With a voice that travels upwards in octaves as she becomes excited -- which is often -- and happily parading about in cupcake-decorated apron, Leigh is quite the contrast to her partner, Darcy, in almost every conceivable dimension.  Sarah Coykendall brings ebullience to Leigh that Darcy terms “a genetic predisposition,” riding a roller coaster of emotional ups and downs at speeds any Six Flags Amusement Park would envy.  She moves about like a wild pinball while, with increasingly steely eyes and locked jaw, determinedly zeroes in on a targeted goal of motherhood that no one, not even Darcy, is about to deter her from reaching. 

Her side accomplice is best-friend Nate, a super cute, boyish Jaq Nguyen Victor with head of hair half-shaved, half-drooping like a long sideburn.  Together, they squeal on the couch in a ball of tittering excitement about the idea of having kids at the same time; and they plunge into a plan that Nate furiously puts into play with flying fingers on a cell phone.  Nate, sometimes more kid than adult in looks, reactions, and demeanor, is the mate of the rather reserved, traditional, and now pregnant Margo.  Kimberly Ridgeway is more often than not the adult in the room, bringing a sense of calmness that can certainly flare into eyes that can paralyze another’s moves, especially when pushed by Darcy’s relentless prods and pokes. 

A latecomer to this story is lumber-sexual Jacob, a character totally entwined in ways obvious and not in its plots. This bearded, rugged-looking, Caucasian giant with teddy bear demeanor and puppy eyes has donated one of his sperm to Margo and college pal Nate and is considering sparing another to Leigh and Darcy.  (“I make a 100,000 a day … That’s a quadrillion in a lifetime … I can spare one or two.”)  Nick Mandracchia brings a big, soft heart in that mellow voice but also an air of confident determination behind those big, dark eyes and is not one to be dismissed or steam-rolled by someone like Darcy.

Together, this powerhouse cast knocks the ball out of the park in conveying a story and raising subjects that pertain not just to lesbians or gays, but to every modern, two-career couple considering the pros and cons of parenting, especially when that might entail a third person enabling conception.  Aided by a smartly attractive set of an art-enhanced condo designed by Yusuke Soi; clever props of food, drink, and accessories that make everything appear chichi enough for a Chicago suburban couple by Prop Designer Daniel Yelen; and lighting (Sophia Craven) and sound (James Ard) that more than work well during and in between each scene (including Mr. Ard’s music that both echoes and contrasts the changing moods), the evening is all but perfect.  The only flaw is an ending of the play that just plops down on the stage and sits there without moving.  When the lights go down, much-deserved applause is slow to come because, in my opinion, everyone is left wondering, “You mean, that’s it?”  Much applause does rise as the cast finally appears.  Perhaps even though we leave a bit stunned and wondering what really will happen next to those we have met on the evening’s stage, that is the whole point -- to leave with more questions than answers to topics that are only going to get dicier as our society continues to become more diverse in its family and coupled make-ups.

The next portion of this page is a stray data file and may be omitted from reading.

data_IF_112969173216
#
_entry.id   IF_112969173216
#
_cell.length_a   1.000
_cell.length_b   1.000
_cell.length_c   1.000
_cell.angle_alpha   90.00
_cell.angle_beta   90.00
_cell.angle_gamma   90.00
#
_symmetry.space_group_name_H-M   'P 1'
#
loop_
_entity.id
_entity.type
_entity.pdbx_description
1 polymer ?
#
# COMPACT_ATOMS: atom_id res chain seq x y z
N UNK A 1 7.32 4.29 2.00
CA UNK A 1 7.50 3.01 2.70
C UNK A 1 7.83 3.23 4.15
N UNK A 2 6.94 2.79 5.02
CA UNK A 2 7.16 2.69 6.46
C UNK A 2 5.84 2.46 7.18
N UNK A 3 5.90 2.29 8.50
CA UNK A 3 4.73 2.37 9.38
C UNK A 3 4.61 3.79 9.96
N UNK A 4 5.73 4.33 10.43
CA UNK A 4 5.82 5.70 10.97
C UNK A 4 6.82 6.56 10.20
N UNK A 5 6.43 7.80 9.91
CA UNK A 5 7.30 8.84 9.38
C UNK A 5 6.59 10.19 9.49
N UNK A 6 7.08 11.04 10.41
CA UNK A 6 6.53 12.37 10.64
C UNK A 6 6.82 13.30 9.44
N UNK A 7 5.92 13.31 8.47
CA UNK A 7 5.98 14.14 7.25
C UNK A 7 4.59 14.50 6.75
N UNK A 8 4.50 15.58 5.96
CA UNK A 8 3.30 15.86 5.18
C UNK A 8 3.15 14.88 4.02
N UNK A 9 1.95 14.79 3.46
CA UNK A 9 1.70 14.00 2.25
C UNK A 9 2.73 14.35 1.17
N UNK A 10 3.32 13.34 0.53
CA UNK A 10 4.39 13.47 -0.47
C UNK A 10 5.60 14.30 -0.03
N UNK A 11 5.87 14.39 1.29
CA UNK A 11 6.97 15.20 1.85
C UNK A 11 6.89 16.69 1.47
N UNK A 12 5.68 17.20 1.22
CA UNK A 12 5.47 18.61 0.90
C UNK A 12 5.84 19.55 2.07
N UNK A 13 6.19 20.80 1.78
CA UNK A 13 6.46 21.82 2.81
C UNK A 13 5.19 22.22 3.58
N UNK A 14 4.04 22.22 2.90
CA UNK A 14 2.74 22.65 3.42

Congratulations to New Conservatory Theatre, to Becca Wolf, and to this fine cast of five for an evening of riveting, non-stop dialogue that leaves its audience with much to ponder and debate.

Rating: 5 E’s 

The New Conservatory Theatre Center continues its production of The Kid Thing through December 13, 2015, 25 Van Ness, San Francisco.  Tickets are available online at, by emailing, or by calling the box office at 4165-861-8972,

Photo by Lois Tema